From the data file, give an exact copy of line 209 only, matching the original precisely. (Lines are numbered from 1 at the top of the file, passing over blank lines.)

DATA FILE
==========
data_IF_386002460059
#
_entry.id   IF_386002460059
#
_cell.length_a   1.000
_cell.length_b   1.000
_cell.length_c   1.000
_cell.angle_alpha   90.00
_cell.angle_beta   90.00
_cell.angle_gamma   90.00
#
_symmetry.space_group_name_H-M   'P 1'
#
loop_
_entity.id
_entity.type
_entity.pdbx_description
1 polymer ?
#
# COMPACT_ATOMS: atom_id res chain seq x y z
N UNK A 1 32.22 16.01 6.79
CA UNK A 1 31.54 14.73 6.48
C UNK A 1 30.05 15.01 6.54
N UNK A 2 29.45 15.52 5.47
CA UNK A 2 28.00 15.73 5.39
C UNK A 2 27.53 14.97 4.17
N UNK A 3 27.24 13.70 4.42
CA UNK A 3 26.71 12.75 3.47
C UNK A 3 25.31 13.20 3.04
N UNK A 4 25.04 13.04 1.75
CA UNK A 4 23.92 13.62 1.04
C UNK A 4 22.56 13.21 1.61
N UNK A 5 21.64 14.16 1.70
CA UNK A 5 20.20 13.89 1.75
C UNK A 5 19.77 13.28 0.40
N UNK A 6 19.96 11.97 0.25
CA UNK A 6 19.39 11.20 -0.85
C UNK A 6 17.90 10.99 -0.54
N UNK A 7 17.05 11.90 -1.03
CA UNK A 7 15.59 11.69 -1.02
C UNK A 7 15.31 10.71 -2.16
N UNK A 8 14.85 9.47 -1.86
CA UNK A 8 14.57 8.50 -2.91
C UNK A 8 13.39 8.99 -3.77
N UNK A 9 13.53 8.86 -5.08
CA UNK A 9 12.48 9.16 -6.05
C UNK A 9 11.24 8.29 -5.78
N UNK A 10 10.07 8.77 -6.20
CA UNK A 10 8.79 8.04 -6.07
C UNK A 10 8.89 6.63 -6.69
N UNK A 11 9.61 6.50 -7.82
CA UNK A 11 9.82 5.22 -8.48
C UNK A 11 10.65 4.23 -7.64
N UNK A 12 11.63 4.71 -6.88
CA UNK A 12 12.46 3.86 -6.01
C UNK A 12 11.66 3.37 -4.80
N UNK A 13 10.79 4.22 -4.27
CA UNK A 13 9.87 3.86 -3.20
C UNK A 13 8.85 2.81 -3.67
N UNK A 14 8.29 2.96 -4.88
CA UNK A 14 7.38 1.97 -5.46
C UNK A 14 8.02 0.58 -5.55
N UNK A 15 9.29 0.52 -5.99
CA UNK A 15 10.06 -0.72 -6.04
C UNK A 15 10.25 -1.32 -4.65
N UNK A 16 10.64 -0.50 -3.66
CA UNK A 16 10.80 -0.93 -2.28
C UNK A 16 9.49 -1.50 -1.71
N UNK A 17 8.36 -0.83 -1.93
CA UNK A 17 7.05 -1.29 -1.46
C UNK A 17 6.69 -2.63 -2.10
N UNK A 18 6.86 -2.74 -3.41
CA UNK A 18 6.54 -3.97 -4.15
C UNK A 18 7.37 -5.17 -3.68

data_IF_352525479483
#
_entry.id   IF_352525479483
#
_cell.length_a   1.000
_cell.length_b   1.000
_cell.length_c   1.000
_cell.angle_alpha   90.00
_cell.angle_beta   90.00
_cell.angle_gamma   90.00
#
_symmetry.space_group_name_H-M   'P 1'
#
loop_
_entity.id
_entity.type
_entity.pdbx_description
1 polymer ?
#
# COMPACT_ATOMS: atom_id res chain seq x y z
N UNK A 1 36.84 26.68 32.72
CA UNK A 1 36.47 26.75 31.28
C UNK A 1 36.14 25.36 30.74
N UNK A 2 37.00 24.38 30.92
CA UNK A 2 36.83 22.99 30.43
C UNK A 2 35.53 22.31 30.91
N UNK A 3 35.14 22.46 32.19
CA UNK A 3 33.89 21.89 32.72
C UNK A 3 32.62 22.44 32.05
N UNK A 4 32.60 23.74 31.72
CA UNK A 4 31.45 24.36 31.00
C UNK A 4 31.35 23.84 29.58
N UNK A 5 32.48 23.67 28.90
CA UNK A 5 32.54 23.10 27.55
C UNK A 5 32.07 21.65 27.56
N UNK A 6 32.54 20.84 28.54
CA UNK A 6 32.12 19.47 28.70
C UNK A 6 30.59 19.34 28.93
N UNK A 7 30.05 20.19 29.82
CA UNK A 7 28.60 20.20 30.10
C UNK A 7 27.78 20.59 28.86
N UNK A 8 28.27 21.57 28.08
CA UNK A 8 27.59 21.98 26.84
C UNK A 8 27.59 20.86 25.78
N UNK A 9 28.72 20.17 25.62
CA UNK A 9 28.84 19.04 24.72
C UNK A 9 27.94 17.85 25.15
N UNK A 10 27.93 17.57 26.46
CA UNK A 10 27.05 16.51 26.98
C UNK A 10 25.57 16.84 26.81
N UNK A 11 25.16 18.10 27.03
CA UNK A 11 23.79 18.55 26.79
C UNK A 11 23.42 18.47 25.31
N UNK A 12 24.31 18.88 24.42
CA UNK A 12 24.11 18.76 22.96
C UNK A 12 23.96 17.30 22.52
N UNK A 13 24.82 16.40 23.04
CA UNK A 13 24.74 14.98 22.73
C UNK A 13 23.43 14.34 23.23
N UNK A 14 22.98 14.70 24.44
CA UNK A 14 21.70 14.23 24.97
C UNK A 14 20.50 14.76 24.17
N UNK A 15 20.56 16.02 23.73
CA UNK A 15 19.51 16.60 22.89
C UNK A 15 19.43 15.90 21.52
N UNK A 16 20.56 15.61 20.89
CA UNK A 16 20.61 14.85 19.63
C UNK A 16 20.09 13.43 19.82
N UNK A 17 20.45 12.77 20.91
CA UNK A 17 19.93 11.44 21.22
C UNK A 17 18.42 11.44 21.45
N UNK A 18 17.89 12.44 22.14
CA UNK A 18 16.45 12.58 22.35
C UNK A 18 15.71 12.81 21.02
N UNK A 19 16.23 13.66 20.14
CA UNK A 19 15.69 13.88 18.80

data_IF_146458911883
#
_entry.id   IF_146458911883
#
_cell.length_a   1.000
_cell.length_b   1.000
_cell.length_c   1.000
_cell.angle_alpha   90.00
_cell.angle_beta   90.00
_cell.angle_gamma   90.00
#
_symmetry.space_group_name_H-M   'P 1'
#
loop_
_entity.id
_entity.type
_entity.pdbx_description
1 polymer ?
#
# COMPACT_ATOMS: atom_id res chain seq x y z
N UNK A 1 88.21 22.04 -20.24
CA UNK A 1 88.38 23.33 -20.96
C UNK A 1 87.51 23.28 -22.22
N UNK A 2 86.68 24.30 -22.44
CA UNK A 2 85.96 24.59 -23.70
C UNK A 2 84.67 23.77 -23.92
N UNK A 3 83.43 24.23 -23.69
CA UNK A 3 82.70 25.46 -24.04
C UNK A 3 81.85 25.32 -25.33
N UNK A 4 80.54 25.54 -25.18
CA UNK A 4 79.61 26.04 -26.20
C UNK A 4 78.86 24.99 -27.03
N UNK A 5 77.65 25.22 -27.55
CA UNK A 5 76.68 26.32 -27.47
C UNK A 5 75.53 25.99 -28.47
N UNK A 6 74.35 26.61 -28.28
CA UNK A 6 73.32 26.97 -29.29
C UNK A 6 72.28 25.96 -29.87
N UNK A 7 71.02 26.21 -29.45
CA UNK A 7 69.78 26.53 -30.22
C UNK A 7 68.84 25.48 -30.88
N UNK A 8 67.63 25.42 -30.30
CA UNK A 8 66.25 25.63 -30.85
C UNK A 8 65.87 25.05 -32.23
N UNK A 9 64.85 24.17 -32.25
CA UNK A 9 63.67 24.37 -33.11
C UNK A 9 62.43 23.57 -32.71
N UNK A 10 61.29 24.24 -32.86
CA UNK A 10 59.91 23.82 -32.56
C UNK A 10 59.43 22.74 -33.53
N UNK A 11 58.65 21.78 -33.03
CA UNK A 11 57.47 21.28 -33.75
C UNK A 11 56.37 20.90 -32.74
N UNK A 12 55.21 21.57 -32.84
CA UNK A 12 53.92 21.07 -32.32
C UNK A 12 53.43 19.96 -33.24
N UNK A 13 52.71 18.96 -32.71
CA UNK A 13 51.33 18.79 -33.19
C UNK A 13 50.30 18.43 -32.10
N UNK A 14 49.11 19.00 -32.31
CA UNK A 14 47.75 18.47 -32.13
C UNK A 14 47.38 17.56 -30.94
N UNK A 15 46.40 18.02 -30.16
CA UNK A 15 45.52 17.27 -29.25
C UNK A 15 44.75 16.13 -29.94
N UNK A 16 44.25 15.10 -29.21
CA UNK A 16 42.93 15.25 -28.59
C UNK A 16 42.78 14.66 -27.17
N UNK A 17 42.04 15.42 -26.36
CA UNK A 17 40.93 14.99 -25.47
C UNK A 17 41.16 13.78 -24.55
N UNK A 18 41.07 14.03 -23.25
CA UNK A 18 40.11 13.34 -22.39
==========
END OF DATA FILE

C UNK A 13 50.30 18.43 -32.10